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Signal Compression, Classification, and Modeling

About the series

Lecturer: Dr. Robert Gray, Stanford University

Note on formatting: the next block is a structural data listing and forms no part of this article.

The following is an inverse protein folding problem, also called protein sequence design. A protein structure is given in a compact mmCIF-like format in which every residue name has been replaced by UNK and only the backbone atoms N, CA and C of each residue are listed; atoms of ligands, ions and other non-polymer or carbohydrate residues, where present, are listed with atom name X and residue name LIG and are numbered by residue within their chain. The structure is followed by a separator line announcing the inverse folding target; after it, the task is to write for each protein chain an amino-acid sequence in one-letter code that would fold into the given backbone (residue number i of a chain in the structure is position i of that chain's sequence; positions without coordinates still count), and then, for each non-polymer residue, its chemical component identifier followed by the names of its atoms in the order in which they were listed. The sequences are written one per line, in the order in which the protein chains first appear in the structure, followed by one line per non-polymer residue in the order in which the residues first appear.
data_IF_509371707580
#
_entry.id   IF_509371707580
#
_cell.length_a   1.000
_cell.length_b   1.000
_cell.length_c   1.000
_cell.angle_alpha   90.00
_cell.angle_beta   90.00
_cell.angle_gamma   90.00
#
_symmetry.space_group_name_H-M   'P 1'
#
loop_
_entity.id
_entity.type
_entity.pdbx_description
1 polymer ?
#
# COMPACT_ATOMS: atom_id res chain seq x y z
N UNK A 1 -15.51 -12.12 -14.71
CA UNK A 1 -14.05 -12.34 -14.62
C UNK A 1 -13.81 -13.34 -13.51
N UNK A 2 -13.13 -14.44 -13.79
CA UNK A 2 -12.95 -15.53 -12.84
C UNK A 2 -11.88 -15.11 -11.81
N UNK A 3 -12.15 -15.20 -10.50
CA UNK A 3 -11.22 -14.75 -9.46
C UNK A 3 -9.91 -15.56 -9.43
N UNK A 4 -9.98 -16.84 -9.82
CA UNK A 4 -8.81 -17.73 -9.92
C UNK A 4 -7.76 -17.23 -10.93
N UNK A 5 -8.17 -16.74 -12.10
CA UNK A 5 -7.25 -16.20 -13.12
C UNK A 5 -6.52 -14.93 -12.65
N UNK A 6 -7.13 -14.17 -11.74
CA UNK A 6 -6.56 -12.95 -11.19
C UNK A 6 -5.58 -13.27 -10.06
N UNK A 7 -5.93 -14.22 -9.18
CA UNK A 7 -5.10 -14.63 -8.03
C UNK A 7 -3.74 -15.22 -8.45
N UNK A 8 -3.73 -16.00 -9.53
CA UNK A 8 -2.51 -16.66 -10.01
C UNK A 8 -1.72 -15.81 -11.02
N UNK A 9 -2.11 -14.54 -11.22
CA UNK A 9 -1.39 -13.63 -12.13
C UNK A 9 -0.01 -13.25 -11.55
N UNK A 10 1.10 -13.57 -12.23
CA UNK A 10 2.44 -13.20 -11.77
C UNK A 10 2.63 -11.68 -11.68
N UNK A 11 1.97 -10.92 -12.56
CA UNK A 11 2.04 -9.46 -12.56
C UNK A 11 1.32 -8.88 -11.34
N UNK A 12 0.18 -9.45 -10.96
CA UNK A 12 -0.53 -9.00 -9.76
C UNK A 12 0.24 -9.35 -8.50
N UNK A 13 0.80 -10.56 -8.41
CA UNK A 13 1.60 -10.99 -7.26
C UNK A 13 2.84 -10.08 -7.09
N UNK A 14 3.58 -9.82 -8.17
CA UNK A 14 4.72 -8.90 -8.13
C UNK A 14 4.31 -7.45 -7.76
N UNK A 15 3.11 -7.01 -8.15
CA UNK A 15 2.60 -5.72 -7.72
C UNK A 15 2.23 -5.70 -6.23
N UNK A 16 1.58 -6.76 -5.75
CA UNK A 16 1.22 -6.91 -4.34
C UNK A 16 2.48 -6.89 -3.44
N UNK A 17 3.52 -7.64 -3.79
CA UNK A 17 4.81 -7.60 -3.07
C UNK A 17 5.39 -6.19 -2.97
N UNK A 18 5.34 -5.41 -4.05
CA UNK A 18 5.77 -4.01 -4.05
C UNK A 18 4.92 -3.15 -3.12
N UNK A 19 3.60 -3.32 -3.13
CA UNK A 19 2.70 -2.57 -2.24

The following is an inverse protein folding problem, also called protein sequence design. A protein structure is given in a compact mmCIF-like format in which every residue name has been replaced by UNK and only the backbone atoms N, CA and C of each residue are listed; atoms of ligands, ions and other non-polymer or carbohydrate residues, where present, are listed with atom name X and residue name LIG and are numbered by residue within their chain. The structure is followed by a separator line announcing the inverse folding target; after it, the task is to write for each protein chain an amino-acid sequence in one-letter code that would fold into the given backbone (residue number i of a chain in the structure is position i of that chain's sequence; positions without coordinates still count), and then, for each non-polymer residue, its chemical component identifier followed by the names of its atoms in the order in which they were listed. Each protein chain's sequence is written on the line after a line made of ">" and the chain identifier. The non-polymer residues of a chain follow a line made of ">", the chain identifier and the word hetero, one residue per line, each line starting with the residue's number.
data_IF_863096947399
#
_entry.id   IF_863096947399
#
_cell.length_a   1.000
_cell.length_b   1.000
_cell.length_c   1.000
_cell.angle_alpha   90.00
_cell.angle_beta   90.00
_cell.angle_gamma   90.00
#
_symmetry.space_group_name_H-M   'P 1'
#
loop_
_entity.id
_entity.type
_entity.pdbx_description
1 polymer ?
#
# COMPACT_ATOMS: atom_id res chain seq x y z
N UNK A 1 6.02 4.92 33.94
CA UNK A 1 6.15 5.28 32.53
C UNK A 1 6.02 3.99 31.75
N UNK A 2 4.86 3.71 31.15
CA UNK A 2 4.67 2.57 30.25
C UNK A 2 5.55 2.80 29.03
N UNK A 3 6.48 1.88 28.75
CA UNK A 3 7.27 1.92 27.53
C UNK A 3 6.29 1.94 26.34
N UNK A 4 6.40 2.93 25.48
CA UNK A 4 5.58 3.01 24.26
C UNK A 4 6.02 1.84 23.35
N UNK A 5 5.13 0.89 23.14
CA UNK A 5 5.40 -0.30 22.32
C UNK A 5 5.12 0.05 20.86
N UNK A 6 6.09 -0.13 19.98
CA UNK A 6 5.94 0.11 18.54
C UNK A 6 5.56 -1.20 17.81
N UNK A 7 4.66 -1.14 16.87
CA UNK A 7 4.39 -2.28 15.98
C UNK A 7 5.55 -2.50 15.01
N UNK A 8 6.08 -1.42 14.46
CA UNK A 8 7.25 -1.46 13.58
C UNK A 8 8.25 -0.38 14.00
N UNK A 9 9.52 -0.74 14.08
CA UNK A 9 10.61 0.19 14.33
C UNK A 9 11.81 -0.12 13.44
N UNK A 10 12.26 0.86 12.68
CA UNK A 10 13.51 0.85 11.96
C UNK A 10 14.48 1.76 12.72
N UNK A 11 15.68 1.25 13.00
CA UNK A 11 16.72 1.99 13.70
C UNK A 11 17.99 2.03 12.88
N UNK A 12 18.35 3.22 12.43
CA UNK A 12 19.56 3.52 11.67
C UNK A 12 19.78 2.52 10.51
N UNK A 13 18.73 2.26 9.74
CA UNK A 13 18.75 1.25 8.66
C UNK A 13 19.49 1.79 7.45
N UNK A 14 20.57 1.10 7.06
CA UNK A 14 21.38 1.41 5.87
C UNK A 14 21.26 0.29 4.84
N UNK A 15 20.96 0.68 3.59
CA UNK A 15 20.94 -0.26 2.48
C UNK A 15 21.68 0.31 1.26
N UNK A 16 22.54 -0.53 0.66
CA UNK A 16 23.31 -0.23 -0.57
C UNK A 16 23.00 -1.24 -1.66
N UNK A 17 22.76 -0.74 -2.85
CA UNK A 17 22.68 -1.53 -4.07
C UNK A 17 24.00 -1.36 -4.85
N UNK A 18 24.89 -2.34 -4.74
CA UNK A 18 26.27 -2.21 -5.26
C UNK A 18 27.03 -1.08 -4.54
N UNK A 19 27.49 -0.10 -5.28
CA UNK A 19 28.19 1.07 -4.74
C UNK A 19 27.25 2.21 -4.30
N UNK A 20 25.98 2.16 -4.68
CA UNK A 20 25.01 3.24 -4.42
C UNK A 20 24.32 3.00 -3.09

Signal compression and statistical classification share many goals and properties, both in theory and in practice. Moreover, both theory and practice suggest that the design of good systems for signal processing and coding is intimately connected to the design of good probabilistic models for the sources producing real signals such as speech and image signals. The goal of this talk is to describe common aspects of the title areas, to sketch classic and recent relevant theoretical results -- especially from information theory, quantization theory, and statistical clustering, and to consider applications to image coding, segmentation, modeling, and database browsing. A common thread in both theory and algorithms is the use of relative entropy (or Kullback-Leibler divergence) as a measure of the distance between probability distributions and its use in deriving performance bounds and in clustering algorithms for compression, classification, and modeling. Content-addressable browsing of image databases incorporating Gauss mixture models will be considered as an illustration of the general ideas.


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